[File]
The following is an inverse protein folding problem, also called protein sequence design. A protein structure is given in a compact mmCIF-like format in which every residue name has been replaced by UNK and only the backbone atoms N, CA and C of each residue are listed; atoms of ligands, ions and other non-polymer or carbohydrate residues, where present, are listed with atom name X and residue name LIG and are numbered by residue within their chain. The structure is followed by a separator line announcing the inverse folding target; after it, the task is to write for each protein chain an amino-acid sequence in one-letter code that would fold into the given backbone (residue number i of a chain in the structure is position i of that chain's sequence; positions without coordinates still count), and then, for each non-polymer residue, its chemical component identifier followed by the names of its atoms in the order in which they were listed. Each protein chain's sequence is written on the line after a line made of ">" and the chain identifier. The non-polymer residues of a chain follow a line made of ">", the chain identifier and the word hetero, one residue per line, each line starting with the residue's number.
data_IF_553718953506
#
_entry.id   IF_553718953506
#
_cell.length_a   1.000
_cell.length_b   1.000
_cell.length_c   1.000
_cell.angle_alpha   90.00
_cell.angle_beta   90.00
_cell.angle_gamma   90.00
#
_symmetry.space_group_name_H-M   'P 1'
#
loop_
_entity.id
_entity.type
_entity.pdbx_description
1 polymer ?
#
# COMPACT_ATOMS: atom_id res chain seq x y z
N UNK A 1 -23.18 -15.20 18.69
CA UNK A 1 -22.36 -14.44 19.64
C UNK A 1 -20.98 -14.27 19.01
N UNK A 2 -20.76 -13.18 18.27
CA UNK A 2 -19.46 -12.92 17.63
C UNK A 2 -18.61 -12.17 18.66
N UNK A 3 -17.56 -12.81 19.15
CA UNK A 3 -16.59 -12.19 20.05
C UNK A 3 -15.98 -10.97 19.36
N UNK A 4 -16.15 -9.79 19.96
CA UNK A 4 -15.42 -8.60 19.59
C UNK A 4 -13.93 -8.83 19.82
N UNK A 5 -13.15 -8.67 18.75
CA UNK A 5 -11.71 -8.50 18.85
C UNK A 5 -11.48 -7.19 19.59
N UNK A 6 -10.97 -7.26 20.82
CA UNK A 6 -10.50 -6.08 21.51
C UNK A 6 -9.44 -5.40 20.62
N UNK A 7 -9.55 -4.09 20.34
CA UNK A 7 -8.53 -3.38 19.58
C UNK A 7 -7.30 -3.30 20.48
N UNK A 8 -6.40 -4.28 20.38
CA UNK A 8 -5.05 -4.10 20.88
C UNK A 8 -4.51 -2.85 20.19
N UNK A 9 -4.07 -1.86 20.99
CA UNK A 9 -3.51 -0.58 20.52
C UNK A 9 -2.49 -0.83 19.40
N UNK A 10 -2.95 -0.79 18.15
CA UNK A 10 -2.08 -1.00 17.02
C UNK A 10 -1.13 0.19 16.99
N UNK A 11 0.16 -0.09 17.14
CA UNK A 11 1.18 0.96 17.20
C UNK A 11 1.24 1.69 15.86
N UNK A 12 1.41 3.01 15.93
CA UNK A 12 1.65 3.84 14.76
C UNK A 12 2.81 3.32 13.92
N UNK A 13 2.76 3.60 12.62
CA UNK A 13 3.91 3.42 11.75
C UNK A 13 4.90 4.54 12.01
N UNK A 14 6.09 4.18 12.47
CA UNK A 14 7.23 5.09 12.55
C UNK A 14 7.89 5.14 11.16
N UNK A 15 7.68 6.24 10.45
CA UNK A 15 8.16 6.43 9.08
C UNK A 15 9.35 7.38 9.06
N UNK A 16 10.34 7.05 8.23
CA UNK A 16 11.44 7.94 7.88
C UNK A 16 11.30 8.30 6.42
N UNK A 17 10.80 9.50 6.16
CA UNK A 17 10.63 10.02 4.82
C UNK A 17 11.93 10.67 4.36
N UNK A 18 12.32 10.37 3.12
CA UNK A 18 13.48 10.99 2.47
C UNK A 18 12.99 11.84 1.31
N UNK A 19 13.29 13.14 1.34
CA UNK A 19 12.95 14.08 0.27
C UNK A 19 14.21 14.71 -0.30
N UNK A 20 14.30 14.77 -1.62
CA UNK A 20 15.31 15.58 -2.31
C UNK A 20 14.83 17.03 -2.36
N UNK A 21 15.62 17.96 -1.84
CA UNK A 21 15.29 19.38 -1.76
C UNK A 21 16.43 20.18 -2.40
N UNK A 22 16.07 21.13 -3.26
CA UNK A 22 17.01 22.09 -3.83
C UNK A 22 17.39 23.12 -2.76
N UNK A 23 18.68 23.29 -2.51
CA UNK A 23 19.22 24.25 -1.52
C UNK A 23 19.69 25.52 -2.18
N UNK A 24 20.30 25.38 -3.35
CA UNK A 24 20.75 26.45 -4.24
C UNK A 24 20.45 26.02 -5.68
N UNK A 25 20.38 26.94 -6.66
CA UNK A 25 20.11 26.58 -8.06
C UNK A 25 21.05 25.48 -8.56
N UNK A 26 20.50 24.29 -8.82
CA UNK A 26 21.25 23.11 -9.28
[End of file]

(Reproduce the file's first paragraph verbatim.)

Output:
The following is an inverse protein folding problem, also called protein sequence design. A protein structure is given in a compact mmCIF-like format in which every residue name has been replaced by UNK and only the backbone atoms N, CA and C of each residue are listed; atoms of ligands, ions and other non-polymer or carbohydrate residues, where present, are listed with atom name X and residue name LIG and are numbered by residue within their chain. The structure is followed by a separator line announcing the inverse folding target; after it, the task is to write for each protein chain an amino-acid sequence in one-letter code that would fold into the given backbone (residue number i of a chain in the structure is position i of that chain's sequence; positions without coordinates still count), and then, for each non-polymer residue, its chemical component identifier followed by the names of its atoms in the order in which they were listed. Each protein chain's sequence is written on the line after a line made of ">" and the chain identifier. The non-polymer residues of a chain follow a line made of ">", the chain identifier and the word hetero, one residue per line, each line starting with the residue's number.